24 Responses to “Maliki vs Shahristani?”

  1. Agreed on the point about Maliki turning to the Kurds in times of trouble. I’m wondering if this is a quid pro quo on the security portfolio issue. This is becoming a big headache for Maliki, harder even than getting reelected. Allawi opposes him on the issue of course, but so do the Sadrists over interior, and the Kurds have been demanding a piece as well.

    A note about Shahristani is that he is one of the few within State of Law who can stand up to Maliki. He heads his own party within the bloc – or subbloc, if you will – and his long-term ties to Sistani and personal status make him a substantive figure in his own right. As for Jaafari, he and Maliki have had a rapproachment of late, but I view him as largely having cast his lot with Iran. And unlike ISCI, he actually got something for not opposing Maliki the way they did.

  2. Reidar Visser said

    Yeah, as far as I remember I saw a report that the Kurds had won the leadership of the secret services and that Chalabi was still being talked about as a potential interior minister so who knows. The remarkable thing is that Iraqiyya is reportedly seeking the good offices of Barzani over the strategic policy council which is somewhat ironic in this context since they and Shahristani ostensibly agree on the need to have a minimum of central oil ministry coordination in the energy sector. It’s just another side effect of the poor personal relationship between Allawi and Maliki. They’re supposed to have another “summit” soon but sources close to Maliki said no date has been set so far.

  3. Thaqalain said

    So a weaker Baghdad will be just an observer/reviewer without any powers to hold, suspend, terminate PSAs. Al Maliki and Shahrestani think we are fool and dumb.
    I agree with Reidar , sooner regional power lords or governors will start signing deals directly and a copy will be sent to Baghdad for review. It won’t be limited to Oil & Gas, it will be broad and many DUBAI type of mini states will be developed but in the long run IRAQ will be totally fragmented and vanished.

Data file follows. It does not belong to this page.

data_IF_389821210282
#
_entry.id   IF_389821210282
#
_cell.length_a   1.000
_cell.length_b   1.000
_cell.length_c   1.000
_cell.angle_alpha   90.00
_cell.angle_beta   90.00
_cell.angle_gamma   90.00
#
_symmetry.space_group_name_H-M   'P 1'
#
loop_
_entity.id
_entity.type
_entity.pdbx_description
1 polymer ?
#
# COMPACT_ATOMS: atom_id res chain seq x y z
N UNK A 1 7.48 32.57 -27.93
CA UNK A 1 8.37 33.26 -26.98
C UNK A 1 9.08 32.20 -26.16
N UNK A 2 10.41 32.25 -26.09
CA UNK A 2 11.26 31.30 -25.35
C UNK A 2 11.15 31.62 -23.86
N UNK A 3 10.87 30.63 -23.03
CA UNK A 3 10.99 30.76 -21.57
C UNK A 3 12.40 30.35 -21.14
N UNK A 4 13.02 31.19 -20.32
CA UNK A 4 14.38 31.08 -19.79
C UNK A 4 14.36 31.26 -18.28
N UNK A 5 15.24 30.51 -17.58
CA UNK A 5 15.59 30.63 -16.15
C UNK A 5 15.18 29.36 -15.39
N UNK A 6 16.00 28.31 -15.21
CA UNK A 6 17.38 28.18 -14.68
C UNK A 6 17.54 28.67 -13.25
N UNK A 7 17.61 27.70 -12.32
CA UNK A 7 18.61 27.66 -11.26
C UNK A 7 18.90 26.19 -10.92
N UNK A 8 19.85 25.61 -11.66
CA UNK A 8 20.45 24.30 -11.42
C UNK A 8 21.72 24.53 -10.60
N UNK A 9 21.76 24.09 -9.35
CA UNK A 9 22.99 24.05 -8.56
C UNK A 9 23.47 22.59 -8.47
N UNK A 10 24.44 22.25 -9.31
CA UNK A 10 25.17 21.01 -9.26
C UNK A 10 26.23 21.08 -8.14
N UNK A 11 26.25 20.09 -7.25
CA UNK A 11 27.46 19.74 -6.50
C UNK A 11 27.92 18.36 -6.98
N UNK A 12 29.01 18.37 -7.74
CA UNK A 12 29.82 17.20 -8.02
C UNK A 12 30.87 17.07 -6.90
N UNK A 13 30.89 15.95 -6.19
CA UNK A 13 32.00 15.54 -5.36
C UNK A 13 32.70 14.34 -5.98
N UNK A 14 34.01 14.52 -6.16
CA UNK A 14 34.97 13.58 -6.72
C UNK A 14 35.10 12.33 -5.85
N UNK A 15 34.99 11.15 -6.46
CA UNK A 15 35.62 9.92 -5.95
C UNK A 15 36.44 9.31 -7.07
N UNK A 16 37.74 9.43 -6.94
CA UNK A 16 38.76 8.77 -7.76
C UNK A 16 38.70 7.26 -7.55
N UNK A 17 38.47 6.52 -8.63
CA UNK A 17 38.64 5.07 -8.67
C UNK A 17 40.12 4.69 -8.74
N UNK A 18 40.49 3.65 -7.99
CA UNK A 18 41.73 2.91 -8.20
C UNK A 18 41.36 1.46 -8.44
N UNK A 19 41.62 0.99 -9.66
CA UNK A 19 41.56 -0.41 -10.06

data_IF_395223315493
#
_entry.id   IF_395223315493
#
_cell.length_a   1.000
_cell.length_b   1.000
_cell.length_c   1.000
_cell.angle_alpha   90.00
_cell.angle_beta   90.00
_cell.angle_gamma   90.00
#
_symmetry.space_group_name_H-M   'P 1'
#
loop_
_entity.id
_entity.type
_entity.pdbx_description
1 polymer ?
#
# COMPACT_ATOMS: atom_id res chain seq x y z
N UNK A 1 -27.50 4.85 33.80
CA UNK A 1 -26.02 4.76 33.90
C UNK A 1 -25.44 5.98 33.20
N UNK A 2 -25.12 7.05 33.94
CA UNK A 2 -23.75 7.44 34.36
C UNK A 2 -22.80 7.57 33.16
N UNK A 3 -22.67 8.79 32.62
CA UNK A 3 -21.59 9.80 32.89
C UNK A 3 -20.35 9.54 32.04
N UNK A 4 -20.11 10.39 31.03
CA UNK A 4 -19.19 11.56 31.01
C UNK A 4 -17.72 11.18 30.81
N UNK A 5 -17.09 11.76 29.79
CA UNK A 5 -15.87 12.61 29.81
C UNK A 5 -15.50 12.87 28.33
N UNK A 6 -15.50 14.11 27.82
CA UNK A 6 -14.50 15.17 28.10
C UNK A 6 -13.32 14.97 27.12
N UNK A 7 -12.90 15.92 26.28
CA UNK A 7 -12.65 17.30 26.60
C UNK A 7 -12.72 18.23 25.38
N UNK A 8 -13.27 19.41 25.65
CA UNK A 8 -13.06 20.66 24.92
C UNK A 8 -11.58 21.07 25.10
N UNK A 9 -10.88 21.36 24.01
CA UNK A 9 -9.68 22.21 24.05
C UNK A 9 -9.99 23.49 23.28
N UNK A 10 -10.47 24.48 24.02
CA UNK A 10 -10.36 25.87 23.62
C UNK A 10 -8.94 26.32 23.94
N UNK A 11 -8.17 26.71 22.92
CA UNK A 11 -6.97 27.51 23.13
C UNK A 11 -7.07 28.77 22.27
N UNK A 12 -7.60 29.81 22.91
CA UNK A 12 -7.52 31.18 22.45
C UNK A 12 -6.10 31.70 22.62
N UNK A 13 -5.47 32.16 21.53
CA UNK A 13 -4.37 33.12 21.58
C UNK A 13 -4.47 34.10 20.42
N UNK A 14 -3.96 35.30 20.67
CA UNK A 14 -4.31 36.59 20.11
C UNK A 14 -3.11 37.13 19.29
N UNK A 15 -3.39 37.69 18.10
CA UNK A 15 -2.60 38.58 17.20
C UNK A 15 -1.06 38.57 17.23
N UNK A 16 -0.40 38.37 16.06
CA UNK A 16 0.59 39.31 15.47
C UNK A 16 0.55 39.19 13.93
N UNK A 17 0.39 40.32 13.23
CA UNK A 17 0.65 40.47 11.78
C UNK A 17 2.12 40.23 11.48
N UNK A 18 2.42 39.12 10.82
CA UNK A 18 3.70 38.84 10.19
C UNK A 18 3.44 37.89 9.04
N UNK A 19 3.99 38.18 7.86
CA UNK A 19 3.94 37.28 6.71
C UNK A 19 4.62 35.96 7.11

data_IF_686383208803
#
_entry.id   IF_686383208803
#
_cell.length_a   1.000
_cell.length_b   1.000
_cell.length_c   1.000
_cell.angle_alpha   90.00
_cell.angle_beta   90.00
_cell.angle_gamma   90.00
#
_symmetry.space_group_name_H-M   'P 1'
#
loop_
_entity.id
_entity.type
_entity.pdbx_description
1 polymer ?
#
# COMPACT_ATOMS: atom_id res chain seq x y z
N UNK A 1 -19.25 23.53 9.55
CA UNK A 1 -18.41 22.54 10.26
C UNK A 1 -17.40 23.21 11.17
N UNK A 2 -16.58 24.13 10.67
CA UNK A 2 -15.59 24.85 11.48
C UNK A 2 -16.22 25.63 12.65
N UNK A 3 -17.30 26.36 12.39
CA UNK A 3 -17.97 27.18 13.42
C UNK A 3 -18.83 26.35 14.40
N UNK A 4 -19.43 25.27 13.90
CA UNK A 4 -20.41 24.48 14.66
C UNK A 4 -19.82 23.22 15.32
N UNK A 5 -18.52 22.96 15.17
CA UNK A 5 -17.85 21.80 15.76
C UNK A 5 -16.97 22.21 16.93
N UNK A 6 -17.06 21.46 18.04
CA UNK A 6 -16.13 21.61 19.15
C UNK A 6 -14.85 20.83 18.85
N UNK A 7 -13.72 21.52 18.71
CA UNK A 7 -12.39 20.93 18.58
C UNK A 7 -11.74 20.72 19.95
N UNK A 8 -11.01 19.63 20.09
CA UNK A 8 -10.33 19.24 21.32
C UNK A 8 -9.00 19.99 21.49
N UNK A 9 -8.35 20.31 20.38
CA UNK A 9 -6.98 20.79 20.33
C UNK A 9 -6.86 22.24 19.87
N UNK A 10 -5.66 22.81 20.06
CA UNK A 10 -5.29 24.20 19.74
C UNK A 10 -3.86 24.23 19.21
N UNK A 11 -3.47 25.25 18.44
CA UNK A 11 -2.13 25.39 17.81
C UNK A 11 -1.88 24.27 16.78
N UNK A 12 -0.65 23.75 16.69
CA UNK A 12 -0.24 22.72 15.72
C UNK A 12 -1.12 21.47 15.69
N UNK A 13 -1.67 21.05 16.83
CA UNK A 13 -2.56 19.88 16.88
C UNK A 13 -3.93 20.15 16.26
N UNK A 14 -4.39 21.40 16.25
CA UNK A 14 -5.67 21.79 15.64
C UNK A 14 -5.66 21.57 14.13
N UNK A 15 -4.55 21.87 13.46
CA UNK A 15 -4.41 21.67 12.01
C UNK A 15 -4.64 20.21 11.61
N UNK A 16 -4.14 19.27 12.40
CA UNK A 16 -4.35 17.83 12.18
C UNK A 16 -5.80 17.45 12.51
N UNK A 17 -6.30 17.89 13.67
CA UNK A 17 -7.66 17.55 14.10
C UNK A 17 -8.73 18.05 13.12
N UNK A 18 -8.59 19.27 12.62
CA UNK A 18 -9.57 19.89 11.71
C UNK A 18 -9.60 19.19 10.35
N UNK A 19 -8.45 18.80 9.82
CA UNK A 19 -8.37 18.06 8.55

One should note division of Sudan today.

  4. Kjetting said

    This is within an established pattern. Maliki makes a statement on oil policy, more or less lofty – less this time perhaps – then Shahristani “corrects” the statement and moves HIS policy along.

    Before the Kurds or anybody else have a signed, generally agreed paper in their hand, there is no reason to celebrate or to hold your breath.

  5. Tom P said

    In light of the fact that these contracts have been a bone of contention for so long, it seems odd that Maliki seemingly has gone behind the back of his cabinet or at least members of it, to conclude a deal with the Kurds. What are your thoughts on this? Is this precedented?

    When it comes to interpreting a Kurdish victory in this matter as a victory for ethno-nationalism that may endanger the unity of Iraq in the long run, isn’t that to over-emphasize such an outcome? After all they have their own constitution and its understandable that they want to have more than ceremonial powers. Would it, in comparison, be unheard of if say California made a deal with an oil company without Washington knowing about it? Any thoughts?

  6. Reidar Visser said

    A couple of thoughts on the first point. Yes and no. Under normal circumstances it would be unusual for a PM to say something with such far-reaching implications without checking that he had the backing of his own government first. But Maliki just did precisely that, in fact, with the attachment of the independent commissions to the executive, which he did against the wishes of the Kurds, Iraqiyya and half of his own National Alliance. So it’s not totally inconceivable or unprecedented. Another precedent, of course, is that the Kurds previously claimed to have obtained promises and signatures, I think from both Jaafari and Maliki, that articles 58 of the TAL and 140 of the constitution would be implemented, i.e. by end of 2007, and we all know how that ended.